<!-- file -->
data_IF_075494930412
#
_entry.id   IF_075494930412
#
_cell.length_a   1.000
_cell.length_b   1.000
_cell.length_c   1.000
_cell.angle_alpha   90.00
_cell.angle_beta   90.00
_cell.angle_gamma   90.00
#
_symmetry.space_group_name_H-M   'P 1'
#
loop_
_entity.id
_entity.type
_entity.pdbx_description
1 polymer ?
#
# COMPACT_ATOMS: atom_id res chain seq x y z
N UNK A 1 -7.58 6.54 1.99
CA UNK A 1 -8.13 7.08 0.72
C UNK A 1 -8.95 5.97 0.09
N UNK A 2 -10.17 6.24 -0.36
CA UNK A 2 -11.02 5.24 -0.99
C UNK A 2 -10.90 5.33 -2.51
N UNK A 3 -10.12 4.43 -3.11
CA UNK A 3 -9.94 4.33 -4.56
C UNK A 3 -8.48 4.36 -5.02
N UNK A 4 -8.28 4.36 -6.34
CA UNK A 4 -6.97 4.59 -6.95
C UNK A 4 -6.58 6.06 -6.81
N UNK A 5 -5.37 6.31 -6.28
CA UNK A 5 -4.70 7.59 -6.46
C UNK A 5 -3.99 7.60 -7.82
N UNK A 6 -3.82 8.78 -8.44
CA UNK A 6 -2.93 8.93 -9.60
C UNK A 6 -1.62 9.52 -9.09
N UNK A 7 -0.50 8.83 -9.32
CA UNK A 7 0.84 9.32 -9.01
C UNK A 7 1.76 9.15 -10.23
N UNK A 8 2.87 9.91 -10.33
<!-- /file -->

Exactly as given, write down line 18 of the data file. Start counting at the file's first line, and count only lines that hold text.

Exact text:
1 polymer ?